So, Joseph Wilson did what any good American would do. He tried to go through official channels to correct the story the President told, hoping to head off a war that would kill tens of thousands of innocent people. He failed. He kept pushing back, and finally, went public.
And what did the Bush administration do in return?
It set up a deniable operation, where two operatives tried to sow doubt about Wilson. Libby and Rove both spread information about Valerie Wilson, who traveled to other countries, without official cover, to try to find information about WMDs in places like Iraq and Iran, under her maiden name of Valerie Plame. (Armitage also let the name slip accidentally. This is very different from the actions of Libby and Rove, specifically trying to push the name to various reporters in hopes of getting one to burn her.)
The law against leaking the name of an operative is hard to prosecute. Even though Rove truthfully admitted that he spread her name and status around, he was not prosecuted under the law. Libby, on the other hand, lied to investigators and the grand jury. Without his truthful testimony, we could not learn whether or not the law had been violated. Because of this, Fitzgerald brought charges against him for perjury and for obstruction of justice - hiding information that would allow any other crimes to be prosecuted.
Valerie Wilson was a valued asset by the CIA, a successful researcher into WMD programs in Iran and Iraq. Her disclosure caused a great deal of work to be lost, and set back our ability to research these issues. People who trusted the CIA would, at best, be in fear for their lives or freedoms, and unwilling to trust the next CIA operative that comes along. At worst, those people are dead or in prison.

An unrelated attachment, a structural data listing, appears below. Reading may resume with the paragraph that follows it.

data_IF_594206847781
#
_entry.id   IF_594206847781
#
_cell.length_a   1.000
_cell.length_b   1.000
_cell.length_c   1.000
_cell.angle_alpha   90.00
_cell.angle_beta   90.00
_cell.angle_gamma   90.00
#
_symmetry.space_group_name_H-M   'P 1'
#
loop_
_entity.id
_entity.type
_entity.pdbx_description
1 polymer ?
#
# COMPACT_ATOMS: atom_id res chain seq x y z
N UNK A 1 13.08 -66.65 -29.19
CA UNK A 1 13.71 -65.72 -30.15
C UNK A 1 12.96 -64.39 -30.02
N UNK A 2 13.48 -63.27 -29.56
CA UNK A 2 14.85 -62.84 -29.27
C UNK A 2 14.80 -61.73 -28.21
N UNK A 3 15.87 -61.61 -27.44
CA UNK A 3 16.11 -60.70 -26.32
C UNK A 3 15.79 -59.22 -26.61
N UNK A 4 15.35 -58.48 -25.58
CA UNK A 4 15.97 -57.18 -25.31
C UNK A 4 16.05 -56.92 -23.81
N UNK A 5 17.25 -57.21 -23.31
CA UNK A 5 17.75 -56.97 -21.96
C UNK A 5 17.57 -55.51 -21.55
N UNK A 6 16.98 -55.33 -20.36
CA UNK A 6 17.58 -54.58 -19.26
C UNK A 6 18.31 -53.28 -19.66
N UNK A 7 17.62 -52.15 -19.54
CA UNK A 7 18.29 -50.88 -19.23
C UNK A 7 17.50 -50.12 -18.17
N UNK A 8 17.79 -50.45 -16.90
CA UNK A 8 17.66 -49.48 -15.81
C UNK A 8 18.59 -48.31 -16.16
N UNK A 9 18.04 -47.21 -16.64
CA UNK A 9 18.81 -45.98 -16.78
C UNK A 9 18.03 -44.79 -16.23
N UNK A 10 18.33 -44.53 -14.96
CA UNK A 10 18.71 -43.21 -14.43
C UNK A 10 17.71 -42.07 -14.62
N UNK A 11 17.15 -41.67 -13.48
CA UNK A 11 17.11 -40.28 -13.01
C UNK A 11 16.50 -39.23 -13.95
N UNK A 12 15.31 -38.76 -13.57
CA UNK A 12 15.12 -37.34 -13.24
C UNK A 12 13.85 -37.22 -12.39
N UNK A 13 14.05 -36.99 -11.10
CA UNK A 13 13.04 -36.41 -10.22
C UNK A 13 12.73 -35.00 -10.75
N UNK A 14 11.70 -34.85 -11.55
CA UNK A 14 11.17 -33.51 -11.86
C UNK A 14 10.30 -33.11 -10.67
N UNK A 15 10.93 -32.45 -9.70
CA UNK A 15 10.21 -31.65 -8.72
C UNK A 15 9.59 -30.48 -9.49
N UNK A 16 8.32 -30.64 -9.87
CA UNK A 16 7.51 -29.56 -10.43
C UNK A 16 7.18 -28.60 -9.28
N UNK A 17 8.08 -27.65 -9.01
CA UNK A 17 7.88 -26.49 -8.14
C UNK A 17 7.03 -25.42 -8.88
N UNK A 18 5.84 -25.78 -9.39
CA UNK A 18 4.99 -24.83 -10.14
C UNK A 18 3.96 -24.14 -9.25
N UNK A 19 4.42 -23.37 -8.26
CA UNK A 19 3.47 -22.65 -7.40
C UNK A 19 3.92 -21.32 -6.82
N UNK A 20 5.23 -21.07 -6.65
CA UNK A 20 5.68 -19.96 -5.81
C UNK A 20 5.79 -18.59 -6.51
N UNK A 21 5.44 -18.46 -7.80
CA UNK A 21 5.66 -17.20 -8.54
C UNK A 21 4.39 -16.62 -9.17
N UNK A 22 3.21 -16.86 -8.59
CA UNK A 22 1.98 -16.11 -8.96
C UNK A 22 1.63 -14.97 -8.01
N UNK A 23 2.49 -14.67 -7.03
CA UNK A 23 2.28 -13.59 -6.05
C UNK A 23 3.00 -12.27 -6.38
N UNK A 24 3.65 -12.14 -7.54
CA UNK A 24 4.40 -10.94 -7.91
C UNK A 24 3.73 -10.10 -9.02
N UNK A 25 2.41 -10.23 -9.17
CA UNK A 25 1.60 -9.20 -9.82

What Libby and Rove did - we may safely assume under deniable orders by Bush and Cheney - was a serious matter, even if some parts weren't technically illegal. But Libby went beyond that. He lied to cover things up, to prevent us from knowing what really happened. Thirty months in jail, two and a half years, is not "excessive" by any stretch of the imagination, not by anyone who is trying to see that the laws of this country are faithfully executed, not for someone who is concerned with protecting our nation.
But Bush said it was excessive, and wiped the jail term out completely. We can safely assume he will do what he can to prevent any other penalty in the future. Right now, though, it's awfully convenient to have Libby convicted, with his case under appeal.
Once he has been fully pardoned, he can be compelled to testify - Fifth Amendment rights only apply if you can be harmed by your testimony, and a pardon removes that potential for harm. Now, he can still stand on his Fifth Amendment rights, claiming there's question as to whether his conviction will stand.
President Bush can buy and pay for loyalty to himself, without worrying about loyalty to the nation, or the Constitution.
I'm afraid that all I can say to this is a common, and apt, initialism: ITMFA.